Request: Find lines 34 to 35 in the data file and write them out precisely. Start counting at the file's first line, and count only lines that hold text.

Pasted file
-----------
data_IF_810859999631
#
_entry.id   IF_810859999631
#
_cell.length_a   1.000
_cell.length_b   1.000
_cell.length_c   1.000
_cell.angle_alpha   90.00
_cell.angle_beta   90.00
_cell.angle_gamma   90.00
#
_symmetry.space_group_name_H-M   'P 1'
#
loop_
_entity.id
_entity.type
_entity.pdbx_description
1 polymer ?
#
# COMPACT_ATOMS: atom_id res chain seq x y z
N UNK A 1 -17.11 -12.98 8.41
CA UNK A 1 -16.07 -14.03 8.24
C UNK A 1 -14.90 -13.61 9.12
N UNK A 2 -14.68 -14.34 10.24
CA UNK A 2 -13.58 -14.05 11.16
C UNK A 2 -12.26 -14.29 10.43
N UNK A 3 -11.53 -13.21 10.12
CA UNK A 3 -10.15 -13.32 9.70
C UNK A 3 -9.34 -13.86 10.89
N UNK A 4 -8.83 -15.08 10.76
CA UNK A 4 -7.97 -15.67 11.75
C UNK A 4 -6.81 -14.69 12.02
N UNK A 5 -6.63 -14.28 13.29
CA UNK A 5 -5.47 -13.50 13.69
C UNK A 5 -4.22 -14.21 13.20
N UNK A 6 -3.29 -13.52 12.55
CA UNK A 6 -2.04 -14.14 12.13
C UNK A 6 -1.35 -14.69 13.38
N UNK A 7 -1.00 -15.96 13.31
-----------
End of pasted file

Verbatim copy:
CA UNK A 5 -5.47 -13.50 13.69
C UNK A 5 -4.22 -14.21 13.20